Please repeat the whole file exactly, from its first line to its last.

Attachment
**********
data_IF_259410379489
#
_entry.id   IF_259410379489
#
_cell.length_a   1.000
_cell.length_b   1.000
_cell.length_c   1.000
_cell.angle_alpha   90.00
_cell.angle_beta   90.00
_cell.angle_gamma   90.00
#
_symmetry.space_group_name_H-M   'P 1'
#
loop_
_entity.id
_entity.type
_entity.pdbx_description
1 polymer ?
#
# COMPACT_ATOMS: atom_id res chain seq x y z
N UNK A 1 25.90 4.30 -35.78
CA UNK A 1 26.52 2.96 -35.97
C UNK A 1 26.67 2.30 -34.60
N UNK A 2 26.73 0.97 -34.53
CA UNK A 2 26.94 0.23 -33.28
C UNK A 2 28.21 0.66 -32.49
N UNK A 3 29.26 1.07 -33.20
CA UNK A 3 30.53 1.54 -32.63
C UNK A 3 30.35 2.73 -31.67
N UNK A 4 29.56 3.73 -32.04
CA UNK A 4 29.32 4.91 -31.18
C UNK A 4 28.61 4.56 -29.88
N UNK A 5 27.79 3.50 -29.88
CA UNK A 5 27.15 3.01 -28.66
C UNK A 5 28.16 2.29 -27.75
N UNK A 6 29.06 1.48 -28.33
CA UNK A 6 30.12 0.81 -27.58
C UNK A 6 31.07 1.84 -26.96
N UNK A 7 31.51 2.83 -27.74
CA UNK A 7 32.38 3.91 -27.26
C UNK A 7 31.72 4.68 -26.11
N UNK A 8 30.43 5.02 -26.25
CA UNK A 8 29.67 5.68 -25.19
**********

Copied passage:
data_IF_259410379489
#
_entry.id   IF_259410379489
#
_cell.length_a   1.000
_cell.length_b   1.000
_cell.length_c   1.000
_cell.angle_alpha   90.00
_cell.angle_beta   90.00
_cell.angle_gamma   90.00
#
_symmetry.space_group_name_H-M   'P 1'
#
loop_
_entity.id
_entity.type
_entity.pdbx_description
1 polymer ?
#
# COMPACT_ATOMS: atom_id res chain seq x y z
N UNK A 1 25.90 4.30 -35.78
CA UNK A 1 26.52 2.96 -35.97
C UNK A 1 26.67 2.30 -34.60
N UNK A 2 26.73 0.97 -34.53
CA UNK A 2 26.94 0.23 -33.28
C UNK A 2 28.21 0.66 -32.49
N UNK A 3 29.26 1.07 -33.20
CA UNK A 3 30.53 1.54 -32.63
C UNK A 3 30.35 2.73 -31.67
N UNK A 4 29.56 3.73 -32.04
CA UNK A 4 29.32 4.91 -31.18
C UNK A 4 28.61 4.56 -29.88
N UNK A 5 27.79 3.50 -29.88
CA UNK A 5 27.15 3.01 -28.66
C UNK A 5 28.16 2.29 -27.75
N UNK A 6 29.06 1.48 -28.33
CA UNK A 6 30.12 0.81 -27.58
C UNK A 6 31.07 1.84 -26.96
N UNK A 7 31.51 2.83 -27.74
CA UNK A 7 32.38 3.91 -27.26
C UNK A 7 31.72 4.68 -26.11
N UNK A 8 30.43 5.02 -26.25
CA UNK A 8 29.67 5.68 -25.19